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10 political banners from the People’s History Museum

Jenny van Enckevort, Senior Conservator at the People’s History Museum spends three months a year preparing banners for their yearly changing banner display. Here she chooses ten banners from this year’s selection, which coincides with the 100th anniversary of the Representation of the People Act 1918, which enabled all men and some women over the age of 30 to vote for the first time

Social Democratic Federation circa 1900

a political banner for the Social Democratic Federation with a female figure central

© People’s History Museum

The Social Democratic Federation was established in 1884 and lasted until 1939, although this banner is thought to date from around 1900.

It was made by the prolific banner maker George Tutill, and it’s quite unusual for his style because it’s a got a very large painted central panel and is portrait rather than square in format.

The weight of the paint in that central section means it’s extremely heavy and the silk is bearing this weight. You can actually see right through the banner in places, which is interesting for visitors because it gives an impression of how fragile it is, despite the fact is has been fully conserved.

It’s all hand-painted and the imagery of the different tools and the clasped hands is quite common of banners of this period. There were still a large proportion of people who were illiterate so imagery and symbolism was a really important way for unions to talk about what they do and to inspire people.

At about three metres high you would need at least four men to carry and control it. If it caught the wind it could be blown away – and marches would take place regardless of whether it was raining or not. But Union banners were highly prized objects and relatively expensive to buy so they would have been carefully put away, although probably not dried off as well as you might like.

Suffrage Atelier banner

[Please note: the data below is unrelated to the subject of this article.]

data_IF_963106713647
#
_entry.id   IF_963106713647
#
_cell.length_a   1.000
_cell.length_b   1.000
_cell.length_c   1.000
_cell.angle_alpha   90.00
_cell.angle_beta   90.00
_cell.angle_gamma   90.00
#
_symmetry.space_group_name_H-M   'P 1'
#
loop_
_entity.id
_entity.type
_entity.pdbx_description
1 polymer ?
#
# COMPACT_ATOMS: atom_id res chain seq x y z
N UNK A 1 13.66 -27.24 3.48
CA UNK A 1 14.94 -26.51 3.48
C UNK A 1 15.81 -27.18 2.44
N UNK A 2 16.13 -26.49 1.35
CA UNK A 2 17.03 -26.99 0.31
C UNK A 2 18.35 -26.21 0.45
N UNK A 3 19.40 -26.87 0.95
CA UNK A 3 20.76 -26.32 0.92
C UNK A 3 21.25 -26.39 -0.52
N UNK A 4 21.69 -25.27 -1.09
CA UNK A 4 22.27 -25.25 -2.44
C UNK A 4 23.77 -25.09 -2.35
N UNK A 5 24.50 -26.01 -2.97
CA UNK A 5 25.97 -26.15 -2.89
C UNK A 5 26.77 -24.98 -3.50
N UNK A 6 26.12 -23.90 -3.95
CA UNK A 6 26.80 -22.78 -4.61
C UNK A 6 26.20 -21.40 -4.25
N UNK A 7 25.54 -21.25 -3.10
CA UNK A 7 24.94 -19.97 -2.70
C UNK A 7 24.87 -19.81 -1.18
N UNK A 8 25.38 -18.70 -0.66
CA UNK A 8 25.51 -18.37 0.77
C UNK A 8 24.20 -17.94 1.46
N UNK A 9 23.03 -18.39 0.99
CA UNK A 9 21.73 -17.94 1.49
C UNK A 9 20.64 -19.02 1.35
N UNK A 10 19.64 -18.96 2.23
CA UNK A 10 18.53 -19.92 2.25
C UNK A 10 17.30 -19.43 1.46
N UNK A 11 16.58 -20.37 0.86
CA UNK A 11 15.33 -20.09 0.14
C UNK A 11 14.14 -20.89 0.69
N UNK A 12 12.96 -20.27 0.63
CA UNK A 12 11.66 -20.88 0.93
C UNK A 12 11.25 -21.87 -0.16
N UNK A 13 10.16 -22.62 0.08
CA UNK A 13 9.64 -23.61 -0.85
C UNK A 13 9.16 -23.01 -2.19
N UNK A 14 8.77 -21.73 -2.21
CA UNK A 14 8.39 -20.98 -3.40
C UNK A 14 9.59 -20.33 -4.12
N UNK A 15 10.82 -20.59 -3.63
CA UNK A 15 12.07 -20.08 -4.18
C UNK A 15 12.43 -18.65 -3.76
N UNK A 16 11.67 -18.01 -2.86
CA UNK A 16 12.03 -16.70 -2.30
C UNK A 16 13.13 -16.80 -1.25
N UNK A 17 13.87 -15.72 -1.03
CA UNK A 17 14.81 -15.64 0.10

Suffrage Atelier banner iwht a central female art deco style figure holding a torch

© People’s History Museum

The necklace the central Grecian-style figure in this banner wears is gilded thread, made of paper around a silk core, which is something you see in Asian costume and Chinese imports at this time – so it fits with the period. It’s really shimmery and copper-coloured, which may not come across in the photograph but is enhanced under magnification.

The Suffrage Atelier started off as an Arts and Crafts Society working for the enfranchisement of women in 1909. They were non-professional artists working for the cause – giving a percentage of the profits they made to the Women’s Suffrage Movement.

They were artists but they were often working out of their homes around London and they would exhibit and organise classes.

The banner has faded quite a bit, the background would have been a more purple colour – and closer to the purple green and white colours, which were adopted by the Suffragette movement in 1908. At 162 cm high it may have been carried as a T-bar style banner, like the kind you might get in a church parade, it was probably carried by one person.

Votes for Women NWSPU Brighton branch

a purple votes for women banner with Brightoon NWSPU Brighton Branch written on it

© People’s History Museum

This banner comes from the more militant branch of the Suffrage movement, the Women’s Social and Political Union (WSPU) led by Emmeline Pankhurst and her daughters Christabel and Sylvia. The Brighton branch of the WSPU are interesting because there is a record of two members, Eva Bourne and Mary Leigh, hiding in the Brighton Dome in 1910 inside the organ so they could leap out during a speech by the Prime Minister Herbert Asquith. But they were caught because one of them sneezed.

It’s a little bit faded and there are quite a few old repairs but these are part of the working life of the banner.

There are quite a few Suffragette banners around, the Museum of London has some but if they come up for auction today, they are highly collectible and they often go to the American market. We also have an Ilford WSPU banner and we’ll be putting our recently acquired Manchester Suffragette banner on display in June for the Vote 100 centenary.